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Bowl barrow 620m south east of Langton Lodge Farm

A Scheduled Monument in Langton Long Blandford, Dorset

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Coordinates

Latitude: 50.8653 / 50°51'55"N

Longitude: -2.1255 / 2°7'31"W

OS Eastings: 391264.629222

OS Northings: 107320.354601

OS Grid: ST912073

Mapcode National: GBR 1ZB.PFN

Mapcode Global: FRA 66FT.9RH

Entry Name: Bowl barrow 620m south east of Langton Lodge Farm

Scheduled Date: 14 September 1962

Last Amended: 3 September 2002

Source: Historic England

Source ID: 1020706

English Heritage Legacy ID: 33575

County: Dorset

Civil Parish: Langton Long Blandford

Traditional County: Dorset

Lieutenancy Area (Ceremonial County): Dorset

Church of England Parish: Tarrant Monkton with Tarrant Launceston All Saints

Church of England Diocese: Salisbury

Details

The monument includes a bowl barrow 620m south east of Langton Lodge Farm.
The barrow lies on the crest of a chalk ridge within Blandford Camp on the
parish boundary between Langton Long Blandford and Tarrant Monkton.
The barrow has a mound 15m in diameter and 1.5m high, surrounded by a
quarry ditch, from which material was derived for its construction,
visible as a slight depression on the north eastern side but elsewhere
surviving as a buried feature 2m wide. A slight depression on the top of
the mound may indicate former excavation although there are no records of
any finds.
All lamp-posts, fence posts, the antiquity marker and the road surface,
where this crosses the barrow ditch on the east side of the monument, are
excluded from the scheduling, although the ground beneath these features
is included.


MAP EXTRACT
The site of the monument is shown on the attached map extract.
It includes a 2 metre boundary around the archaeological features,
considered to be essential for the monument's support and preservation.

Source: Historic England

Reasons for Scheduling

Cranborne Chase is an area of chalkland well known for its high number,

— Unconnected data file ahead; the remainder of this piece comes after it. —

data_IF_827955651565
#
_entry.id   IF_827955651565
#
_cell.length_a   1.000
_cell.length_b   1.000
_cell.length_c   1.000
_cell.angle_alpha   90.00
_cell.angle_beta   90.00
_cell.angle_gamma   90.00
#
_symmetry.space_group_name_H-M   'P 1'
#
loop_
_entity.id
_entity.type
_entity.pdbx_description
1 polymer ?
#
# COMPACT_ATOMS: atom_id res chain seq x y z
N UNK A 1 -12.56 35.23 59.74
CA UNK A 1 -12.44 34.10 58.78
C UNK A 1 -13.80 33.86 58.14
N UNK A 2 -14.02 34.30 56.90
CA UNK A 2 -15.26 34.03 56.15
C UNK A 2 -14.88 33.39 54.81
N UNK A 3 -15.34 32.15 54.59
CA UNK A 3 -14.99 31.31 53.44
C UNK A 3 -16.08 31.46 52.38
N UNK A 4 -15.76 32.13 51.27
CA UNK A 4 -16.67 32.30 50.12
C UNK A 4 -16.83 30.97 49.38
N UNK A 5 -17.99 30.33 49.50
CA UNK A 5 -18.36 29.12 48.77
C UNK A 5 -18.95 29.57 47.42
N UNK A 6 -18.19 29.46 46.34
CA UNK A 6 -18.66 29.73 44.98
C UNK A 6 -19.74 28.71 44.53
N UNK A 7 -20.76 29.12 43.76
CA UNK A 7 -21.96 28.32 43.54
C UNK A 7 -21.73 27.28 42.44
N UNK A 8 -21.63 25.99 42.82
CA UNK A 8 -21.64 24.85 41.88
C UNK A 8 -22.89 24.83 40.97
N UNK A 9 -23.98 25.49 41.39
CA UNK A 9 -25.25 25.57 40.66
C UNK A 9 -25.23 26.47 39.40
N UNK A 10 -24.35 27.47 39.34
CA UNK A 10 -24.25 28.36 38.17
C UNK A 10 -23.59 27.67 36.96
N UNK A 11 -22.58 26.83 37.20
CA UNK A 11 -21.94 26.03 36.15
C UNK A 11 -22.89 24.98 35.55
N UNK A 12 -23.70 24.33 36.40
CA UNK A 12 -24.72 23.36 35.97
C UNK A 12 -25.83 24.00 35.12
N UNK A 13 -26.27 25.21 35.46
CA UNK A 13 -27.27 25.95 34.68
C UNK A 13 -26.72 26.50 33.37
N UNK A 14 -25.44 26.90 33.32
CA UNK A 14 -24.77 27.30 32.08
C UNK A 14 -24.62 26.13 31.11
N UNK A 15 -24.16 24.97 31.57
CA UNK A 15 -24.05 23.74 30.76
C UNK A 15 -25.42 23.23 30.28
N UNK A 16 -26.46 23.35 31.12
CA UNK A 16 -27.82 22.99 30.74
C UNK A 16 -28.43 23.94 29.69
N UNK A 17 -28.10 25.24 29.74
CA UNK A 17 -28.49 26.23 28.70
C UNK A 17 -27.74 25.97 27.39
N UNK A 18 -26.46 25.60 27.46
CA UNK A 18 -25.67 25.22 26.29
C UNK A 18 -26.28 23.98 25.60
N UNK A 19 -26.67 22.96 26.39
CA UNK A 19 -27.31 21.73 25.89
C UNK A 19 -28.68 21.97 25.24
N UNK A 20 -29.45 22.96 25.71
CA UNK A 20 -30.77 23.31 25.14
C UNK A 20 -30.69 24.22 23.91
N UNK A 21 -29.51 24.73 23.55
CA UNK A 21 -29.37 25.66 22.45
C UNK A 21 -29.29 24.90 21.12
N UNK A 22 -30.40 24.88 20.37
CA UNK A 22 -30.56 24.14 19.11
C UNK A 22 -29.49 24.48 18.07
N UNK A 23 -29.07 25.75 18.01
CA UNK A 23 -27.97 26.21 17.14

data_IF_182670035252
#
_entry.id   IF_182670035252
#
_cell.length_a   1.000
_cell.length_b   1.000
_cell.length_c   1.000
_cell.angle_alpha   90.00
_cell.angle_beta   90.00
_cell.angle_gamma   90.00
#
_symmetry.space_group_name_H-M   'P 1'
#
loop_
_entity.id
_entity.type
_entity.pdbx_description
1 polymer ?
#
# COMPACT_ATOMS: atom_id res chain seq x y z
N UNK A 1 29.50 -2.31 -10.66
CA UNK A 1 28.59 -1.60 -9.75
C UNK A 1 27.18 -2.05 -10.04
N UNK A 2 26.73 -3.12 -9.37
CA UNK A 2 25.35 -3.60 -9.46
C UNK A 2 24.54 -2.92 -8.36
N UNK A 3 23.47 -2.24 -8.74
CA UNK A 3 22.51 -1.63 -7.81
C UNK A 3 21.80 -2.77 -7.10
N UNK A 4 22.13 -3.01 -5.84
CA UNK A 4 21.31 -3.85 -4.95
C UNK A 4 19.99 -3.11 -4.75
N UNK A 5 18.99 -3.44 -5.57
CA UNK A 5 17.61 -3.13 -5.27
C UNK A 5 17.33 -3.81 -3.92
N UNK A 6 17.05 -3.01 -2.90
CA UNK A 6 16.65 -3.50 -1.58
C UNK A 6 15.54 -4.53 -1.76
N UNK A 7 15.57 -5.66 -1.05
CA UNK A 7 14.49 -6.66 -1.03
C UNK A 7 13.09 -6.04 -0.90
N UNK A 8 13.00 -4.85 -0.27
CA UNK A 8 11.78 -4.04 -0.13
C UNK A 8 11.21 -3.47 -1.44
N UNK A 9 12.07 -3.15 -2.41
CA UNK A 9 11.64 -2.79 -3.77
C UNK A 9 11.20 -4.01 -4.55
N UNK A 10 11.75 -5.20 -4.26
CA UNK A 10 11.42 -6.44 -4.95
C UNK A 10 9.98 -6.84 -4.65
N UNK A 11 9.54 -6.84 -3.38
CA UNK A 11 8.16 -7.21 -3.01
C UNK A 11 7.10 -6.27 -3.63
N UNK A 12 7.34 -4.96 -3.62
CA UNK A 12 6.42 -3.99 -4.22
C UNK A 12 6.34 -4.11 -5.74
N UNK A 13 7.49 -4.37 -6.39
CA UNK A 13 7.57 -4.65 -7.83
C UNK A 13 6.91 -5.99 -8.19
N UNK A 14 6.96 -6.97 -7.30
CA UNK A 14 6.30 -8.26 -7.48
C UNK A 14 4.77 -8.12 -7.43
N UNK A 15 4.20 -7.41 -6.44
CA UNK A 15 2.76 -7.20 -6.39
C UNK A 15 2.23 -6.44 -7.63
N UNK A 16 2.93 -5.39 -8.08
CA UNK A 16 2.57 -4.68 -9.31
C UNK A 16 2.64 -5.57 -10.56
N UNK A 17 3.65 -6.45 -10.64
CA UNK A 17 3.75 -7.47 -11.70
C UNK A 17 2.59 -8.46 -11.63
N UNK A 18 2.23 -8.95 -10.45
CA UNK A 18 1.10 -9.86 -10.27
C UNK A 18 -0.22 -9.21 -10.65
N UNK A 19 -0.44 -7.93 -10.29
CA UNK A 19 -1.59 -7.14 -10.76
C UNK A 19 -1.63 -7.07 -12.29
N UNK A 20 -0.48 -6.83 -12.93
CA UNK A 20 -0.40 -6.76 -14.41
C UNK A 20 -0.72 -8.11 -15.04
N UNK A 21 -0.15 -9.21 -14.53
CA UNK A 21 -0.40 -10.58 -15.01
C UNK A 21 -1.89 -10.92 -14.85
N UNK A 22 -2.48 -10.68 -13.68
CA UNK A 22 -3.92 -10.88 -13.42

density and diversity of archaeological remains. These include a rare
combination of Neolithic and Early Bronze Age sites, comprising one of the
largest concentrations of burial monuments in England, the largest known
cursus (a linear ritual monument) and a significant number and range of henge
monuments (Late Neolithic ceremonial centres). Other important remains include
a variety of enclosures, settlements, field systems and linear boundaries
which date throughout prehistory and into the Romano-British and medieval
periods. This high level of survival of archaeological remains is due largely
to the later history of the Chase. Cranborne Chase formed a Royal Hunting
Ground from at least Norman times, and much of the archaeological survival
within the area resulted from associated laws controlling land-use which
applied until 1830. The unique archaeological character of the Chase has
attracted much attention over the years, notably during the later 19th
century, by the pioneering work on the Chase of General Pitt-Rivers, Sir
Richard Colt Hoare and Edward Cunnington, often regarded as the fathers of
British archaeology. Archaeological investigations have continued throughout
the 20th century and to the present day.
Bowl barrows, the most numerous form of round barrow, are funerary monuments
dating from the Late Neolithic to the Late Bronze Age, with most examples
belonging to the period 2400-1500 BC. They were constructed as earthen or
rubble mounds, sometimes ditched, which covered single or multiple burials.
They occur either in isolation or grouped as cemeteries and often acted as a
focus for burials in later periods. Often superficially similar, although
differing widely in size, they exhibit regional variations in form and a
diversity of burial practices. Over 10,000 bowl barrows are known to survive
nationally, of which a cluster of at least 395 examples has been identified on
Cranborne Chase. Some of these have been levelled by ploughing but remain
visible from the air as ring ditches. Buried remains will nevertheless survive
at these sites, both within the ditch fills and associated with the central
burial pit. Bowl barrows are particularly representative of their period,
whilst their considerable variation of form and longevity as a monument type
will provide important information on the diversity of beliefs and social
organisation amongst early prehistoric communities. Often occupying prominent
locations, they are a major historic element in the modern landscape and
constitute a significant component of the archaeology of Cranborne Chase. All
surviving examples within this area are, therefore, considered to be of
national importance.

The bowl barrow 620m south east of Langton Lodge Farm is a comparatively
well-preserved example of its class and will retain archaeological
deposits providing information about Bronze Age burial practices, society
and the contemporary environment

Source: Historic England

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